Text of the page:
Plans for a waste recycling plant in Birmingham have been thrown out after safety experts warned lives could be put at risk.
The Health and Safety Executive warned the city council that the plant would be too close to the Esso gasoline storage tanks next to Fort Parkway in Erdington.
It claimed that in the event of an explosion at the small-scale plant, the lives of a handful of staff on site would be lost.
The planning committee was split over the decision, with some arguing that if the HSE advice rule had been applied over the last 70 years the Fort Shopping Park, elevated section of the M6 motorway, Tamworth rail line and Fort Parkway would never have been built.
Coun Barry Henley (Lab Brandwood) said that if workers at the proposed waste plant were in danger then hundreds of shoppers at BHS, River Island, Next and Marks and Spencer would also ‘be killed’.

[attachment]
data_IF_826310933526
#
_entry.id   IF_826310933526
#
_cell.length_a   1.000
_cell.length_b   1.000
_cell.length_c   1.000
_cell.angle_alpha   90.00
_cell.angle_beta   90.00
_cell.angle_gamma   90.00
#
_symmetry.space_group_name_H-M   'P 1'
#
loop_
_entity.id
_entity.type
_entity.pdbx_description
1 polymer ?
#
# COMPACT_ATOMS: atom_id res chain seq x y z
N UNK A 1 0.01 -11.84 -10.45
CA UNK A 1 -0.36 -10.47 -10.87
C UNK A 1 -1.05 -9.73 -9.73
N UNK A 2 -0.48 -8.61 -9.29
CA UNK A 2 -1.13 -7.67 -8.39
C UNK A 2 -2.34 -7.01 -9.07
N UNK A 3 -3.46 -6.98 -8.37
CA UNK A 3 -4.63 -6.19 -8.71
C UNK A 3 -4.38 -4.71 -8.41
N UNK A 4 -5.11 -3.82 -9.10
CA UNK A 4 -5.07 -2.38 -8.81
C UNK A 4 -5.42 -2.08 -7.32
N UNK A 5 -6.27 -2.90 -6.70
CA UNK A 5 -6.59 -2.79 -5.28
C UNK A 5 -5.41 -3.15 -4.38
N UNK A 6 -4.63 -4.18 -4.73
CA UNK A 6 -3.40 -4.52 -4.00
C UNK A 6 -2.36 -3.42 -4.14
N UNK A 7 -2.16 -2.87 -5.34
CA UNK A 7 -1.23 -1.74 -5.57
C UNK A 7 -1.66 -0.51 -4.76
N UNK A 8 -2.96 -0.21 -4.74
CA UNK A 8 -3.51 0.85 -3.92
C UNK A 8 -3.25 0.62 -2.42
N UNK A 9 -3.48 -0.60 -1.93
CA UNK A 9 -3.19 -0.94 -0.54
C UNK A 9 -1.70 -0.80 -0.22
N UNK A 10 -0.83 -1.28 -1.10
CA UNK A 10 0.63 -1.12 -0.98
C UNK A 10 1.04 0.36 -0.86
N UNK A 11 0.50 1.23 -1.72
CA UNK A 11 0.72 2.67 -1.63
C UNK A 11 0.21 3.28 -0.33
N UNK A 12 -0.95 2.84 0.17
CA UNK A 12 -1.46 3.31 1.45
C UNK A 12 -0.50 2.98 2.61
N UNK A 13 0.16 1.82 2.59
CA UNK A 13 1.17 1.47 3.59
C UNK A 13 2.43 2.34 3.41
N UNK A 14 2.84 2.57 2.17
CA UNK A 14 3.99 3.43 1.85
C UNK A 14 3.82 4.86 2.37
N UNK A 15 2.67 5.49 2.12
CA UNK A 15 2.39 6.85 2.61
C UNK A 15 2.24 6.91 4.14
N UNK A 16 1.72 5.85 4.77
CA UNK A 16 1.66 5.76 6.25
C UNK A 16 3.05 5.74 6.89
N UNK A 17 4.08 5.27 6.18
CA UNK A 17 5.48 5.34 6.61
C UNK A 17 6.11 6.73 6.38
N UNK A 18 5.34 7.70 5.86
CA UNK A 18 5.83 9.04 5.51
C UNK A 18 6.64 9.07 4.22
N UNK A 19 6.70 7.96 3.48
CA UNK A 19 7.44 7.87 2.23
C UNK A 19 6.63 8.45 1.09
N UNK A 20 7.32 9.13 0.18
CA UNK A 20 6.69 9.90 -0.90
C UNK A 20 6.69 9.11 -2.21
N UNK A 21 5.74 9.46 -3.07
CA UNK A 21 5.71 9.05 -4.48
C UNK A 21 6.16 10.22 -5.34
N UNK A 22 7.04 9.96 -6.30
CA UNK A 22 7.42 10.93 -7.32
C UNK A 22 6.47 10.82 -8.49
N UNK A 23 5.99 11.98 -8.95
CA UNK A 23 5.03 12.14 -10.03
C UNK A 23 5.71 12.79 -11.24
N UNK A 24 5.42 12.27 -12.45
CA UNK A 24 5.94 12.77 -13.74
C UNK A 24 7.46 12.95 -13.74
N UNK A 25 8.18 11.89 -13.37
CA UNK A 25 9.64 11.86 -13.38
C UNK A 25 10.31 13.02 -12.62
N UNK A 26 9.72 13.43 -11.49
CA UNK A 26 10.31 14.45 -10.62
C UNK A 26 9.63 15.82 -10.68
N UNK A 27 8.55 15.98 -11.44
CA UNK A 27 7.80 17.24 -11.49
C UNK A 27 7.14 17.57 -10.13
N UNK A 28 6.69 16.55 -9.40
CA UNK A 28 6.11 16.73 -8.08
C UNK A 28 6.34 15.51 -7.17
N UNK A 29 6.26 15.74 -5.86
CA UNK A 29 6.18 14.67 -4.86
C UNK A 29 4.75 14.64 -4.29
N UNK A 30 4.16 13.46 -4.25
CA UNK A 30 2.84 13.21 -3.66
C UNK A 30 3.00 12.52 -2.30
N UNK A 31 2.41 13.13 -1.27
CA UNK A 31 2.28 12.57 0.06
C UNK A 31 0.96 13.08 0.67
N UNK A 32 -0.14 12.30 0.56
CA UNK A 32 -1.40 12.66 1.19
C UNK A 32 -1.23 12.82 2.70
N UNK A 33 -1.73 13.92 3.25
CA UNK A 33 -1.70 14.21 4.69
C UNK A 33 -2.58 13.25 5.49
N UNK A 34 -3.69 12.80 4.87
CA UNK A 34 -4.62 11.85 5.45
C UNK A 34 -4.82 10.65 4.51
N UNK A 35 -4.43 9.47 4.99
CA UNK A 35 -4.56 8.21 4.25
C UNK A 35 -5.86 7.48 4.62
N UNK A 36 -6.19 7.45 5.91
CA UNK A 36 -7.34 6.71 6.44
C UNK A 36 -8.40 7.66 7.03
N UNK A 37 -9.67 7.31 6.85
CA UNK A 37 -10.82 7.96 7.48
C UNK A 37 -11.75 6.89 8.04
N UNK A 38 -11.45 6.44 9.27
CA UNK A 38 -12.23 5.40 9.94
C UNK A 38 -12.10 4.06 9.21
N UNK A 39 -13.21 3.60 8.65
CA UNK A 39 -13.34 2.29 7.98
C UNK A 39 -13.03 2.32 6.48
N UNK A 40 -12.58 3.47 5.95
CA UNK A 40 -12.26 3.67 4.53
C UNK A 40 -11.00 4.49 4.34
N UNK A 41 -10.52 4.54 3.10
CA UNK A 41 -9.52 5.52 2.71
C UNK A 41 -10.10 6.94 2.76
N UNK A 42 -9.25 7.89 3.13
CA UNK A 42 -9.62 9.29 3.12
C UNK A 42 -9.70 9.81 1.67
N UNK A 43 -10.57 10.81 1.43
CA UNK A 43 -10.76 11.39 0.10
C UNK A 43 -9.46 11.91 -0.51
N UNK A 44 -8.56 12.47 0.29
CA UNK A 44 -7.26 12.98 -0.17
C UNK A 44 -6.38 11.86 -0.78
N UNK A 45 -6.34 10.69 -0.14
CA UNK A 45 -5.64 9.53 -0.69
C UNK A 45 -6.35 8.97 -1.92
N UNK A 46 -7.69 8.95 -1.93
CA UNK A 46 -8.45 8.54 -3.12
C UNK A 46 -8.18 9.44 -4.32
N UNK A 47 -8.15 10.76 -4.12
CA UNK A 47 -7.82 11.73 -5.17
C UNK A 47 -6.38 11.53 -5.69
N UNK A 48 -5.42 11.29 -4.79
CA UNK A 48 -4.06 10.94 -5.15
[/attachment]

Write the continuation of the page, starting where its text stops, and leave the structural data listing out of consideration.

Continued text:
He accused the HSE of becoming over-cautious and high-handed as a reaction to the Bunsfield depot explosion in 2005.
He said: “This plant will not increase the risk nor lower it.
‘‘As long as it is designed appropriately, with barriers to stop vehicles, there is no reason to refuse this.
‘‘The HSE is not giving sensible guidance.”
But his colleague Mike Sharpe (Lab Tyburn) said he recalled an accident when an Esso driver had a heart attack and crashed into Spaghetti Junction.
“You could hear the explosion miles away. They closed Spaghetti Junction for eight months.
‘‘There might be 300 shoppers at risk already, but could lose even more lives as a result of this planning application, that is why I cannot support it.”
Recycling firm FM Conway Ltd wanted to recycle waste from roads, drains and gutters into sand, stone, clean water and litter on the site off Wood Lane.
But the HSE refused to lower its objections following extensive talks with the firm and council.
The committee voted by seven to four to reject the plan.